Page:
Tag Archives: reviews

Good Reads and Goodreads

Lately, I’ve been doing a ton of reading alongside my writing. While the school year poses an insane challenge to getting everything done, even a quick fifteen minute read before bed leaves me content.

So, what have I been reading?

A whole mix of things, really. Sometimes, I’m reading short stories. Others, I’m reading books in advance of my freshmen English students. I tend to bounce a lot, switching between literature and young adult, then fantasy, then suspense, etc., and on the nights I can only cram in a small amount, I’ll knock out a short story. I admit I switch back to young adult fairly regularly, a fact I attribute to originally writing YA, and to the genre “growing up” a bit over the years. Currently, Christopher Pike’s Thirst 2 has taken up residence on my nightstand, alongside Chinua Achebe’s Things Fall Apart and an anthology of H.P. Lovecraft tales—all of them equally adored as my go-to reads before bed.

Speaking of that nightstand—no matter what the genre, it seems the books are piling up. This is due to my currently exploding To Read bookcase (yes, I said bookcase), which is about to get fuller with the six book order I just placed on Amazon. I should probably put a hold on any more book purchases, or break down and get a Kindle, but I’m still a greedy little kid whenever I hit a bookstore or hop onto Amazon. The only thing that would make it all better would be finding more time to read, since over meals and before bed is simply not enough!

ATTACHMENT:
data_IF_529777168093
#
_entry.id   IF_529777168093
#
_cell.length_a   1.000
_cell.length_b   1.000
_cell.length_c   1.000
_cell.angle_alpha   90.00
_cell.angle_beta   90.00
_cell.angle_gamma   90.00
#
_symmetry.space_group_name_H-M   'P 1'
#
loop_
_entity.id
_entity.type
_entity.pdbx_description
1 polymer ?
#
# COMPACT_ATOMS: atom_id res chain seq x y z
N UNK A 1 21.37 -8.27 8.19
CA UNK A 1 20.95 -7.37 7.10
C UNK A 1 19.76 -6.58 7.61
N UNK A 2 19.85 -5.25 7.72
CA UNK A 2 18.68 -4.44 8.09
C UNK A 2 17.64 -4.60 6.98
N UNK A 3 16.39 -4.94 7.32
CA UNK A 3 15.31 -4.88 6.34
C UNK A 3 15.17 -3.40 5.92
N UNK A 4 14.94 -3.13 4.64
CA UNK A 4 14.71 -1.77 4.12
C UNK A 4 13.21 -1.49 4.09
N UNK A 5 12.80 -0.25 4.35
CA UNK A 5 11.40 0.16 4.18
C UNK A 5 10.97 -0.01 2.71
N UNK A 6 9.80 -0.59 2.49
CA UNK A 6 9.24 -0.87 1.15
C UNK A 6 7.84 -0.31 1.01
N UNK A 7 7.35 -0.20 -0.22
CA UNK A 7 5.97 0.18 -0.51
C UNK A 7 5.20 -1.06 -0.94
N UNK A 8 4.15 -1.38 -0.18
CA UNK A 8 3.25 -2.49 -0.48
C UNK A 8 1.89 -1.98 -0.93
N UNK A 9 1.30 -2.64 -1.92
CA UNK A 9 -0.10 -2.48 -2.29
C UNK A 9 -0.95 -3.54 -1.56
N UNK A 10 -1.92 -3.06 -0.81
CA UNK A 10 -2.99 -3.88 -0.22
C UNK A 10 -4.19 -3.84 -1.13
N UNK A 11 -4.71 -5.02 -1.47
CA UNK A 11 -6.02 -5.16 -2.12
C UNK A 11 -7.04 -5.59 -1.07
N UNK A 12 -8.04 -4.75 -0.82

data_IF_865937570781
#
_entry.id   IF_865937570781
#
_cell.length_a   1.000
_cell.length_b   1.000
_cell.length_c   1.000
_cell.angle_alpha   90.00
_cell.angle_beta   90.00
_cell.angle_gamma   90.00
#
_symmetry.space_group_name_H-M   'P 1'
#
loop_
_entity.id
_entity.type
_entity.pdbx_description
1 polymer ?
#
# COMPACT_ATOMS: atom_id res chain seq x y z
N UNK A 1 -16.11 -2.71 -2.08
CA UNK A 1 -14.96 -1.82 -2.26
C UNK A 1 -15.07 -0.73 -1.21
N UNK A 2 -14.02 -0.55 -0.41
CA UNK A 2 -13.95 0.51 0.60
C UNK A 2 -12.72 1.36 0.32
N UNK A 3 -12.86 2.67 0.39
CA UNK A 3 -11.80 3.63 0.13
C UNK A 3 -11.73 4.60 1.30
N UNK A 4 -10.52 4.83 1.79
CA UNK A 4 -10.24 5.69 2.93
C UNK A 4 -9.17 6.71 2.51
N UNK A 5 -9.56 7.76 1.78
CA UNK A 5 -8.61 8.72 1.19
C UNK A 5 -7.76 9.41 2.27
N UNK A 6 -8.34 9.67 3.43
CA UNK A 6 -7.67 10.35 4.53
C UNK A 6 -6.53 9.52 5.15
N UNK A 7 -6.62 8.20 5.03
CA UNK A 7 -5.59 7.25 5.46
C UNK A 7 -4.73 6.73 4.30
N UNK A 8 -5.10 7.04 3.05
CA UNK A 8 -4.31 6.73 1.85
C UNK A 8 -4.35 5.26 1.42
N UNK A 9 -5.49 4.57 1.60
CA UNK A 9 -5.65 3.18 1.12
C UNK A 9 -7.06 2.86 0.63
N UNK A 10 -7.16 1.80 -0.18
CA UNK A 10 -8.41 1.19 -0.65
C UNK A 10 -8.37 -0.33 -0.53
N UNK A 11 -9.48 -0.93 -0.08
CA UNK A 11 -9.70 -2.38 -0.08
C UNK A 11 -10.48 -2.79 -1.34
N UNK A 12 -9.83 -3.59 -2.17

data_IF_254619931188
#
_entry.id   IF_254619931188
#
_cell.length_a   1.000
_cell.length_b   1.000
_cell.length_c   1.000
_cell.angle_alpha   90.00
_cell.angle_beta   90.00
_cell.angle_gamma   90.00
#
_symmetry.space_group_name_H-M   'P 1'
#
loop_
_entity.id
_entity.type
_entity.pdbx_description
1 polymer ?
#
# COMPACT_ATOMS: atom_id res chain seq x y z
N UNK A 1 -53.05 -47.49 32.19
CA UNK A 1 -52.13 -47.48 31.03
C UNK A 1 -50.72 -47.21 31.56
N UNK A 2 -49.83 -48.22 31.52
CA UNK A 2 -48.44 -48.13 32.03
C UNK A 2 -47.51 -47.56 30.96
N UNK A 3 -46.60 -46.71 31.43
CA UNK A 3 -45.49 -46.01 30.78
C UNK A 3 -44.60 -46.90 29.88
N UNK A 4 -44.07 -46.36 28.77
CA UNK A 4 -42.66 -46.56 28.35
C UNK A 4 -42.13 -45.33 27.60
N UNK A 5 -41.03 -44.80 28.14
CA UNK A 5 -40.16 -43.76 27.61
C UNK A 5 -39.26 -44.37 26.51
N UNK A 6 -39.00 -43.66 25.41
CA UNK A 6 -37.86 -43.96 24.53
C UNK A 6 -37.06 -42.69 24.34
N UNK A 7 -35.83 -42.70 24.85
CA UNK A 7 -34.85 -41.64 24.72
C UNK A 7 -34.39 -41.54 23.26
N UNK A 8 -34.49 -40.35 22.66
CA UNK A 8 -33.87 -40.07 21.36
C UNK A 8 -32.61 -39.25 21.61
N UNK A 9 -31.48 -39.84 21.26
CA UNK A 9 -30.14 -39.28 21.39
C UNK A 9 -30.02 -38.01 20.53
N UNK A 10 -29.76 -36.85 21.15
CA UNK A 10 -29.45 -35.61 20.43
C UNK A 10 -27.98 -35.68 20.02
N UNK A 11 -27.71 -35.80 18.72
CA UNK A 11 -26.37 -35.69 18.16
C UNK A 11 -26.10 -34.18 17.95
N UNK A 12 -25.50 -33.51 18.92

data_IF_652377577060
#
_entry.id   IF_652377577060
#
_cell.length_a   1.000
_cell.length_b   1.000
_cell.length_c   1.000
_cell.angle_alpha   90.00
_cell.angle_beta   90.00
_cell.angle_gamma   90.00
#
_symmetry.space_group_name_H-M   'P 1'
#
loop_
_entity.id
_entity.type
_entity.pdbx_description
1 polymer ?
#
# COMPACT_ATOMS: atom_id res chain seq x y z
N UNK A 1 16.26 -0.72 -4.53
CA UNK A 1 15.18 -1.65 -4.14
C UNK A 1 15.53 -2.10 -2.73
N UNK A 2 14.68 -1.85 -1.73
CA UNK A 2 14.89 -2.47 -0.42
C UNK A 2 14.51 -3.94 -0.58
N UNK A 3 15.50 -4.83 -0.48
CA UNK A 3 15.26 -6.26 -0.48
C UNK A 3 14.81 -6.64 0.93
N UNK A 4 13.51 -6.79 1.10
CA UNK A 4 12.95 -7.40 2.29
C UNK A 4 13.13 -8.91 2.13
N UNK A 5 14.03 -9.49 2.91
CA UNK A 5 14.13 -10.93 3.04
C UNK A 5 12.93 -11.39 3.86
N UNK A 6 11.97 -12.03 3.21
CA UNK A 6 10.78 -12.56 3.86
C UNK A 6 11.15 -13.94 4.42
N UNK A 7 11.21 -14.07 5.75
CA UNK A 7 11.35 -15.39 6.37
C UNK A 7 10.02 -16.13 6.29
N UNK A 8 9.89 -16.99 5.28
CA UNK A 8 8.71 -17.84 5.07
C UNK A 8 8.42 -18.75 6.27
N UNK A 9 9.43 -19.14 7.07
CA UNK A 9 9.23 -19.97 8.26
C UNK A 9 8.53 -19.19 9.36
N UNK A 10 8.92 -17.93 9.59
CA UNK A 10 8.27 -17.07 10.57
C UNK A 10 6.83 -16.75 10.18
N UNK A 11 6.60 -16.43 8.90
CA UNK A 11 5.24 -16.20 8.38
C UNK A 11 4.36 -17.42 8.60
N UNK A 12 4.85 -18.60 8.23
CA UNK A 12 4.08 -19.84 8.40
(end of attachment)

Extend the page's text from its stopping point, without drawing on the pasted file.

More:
In the past, I wrote some [long-winded] reviews of books here on my blog, and posted what I was reading on my Links Page. This worked out great, until I ended up finding I was tackling more books than I could keep up with while simultaneously writing about writerly topics. So, I moved on over to Goodreads to both write about what I’d read but also keep track of what I’d finished. Hopefully, you’ve heard of Goodreads, and if you haven’t, I’d like to tell you a few reasons you should check it out.

Goodreads is a social network-style website devoted to readers and all their reading finds. On the basic level, you can keep track of books you’ve read and are currently reading, as well as books you want to read. You can also share detailed reviews that you can link to your social media sites, and create customizable badges to proudly display your books on any blog or website (like the one I have to the right, for example).

But the networking aspect of Goodreads is what makes it the true reader’s home—here you can find readers of similar styles and choose to friend them or follow their reviews. You can also find your favorite authors and follow their blogs, books, and reviews. This might be my favorite feature, as I love hearing what some of my favorite authors are reading and their thoughts on books I might have read as well. In addition, Goodreads hosts groups and forums so that you can share your love of books/authors/genres with other like-minded individuals. I haven’t taken full advantage of this feature, but for those more into the social media aspect, it’s a real boon.

While I am no longer writing the detailed reviews I used to, I’ve still made a habit to share some thoughts on my reading on Goodreads for anyone who might be interested. I don’t follow others’ reviews as much as I’d like to, instead keeping tabs on a few connections that have exhibited similar interests or solid, thoughtful reviews.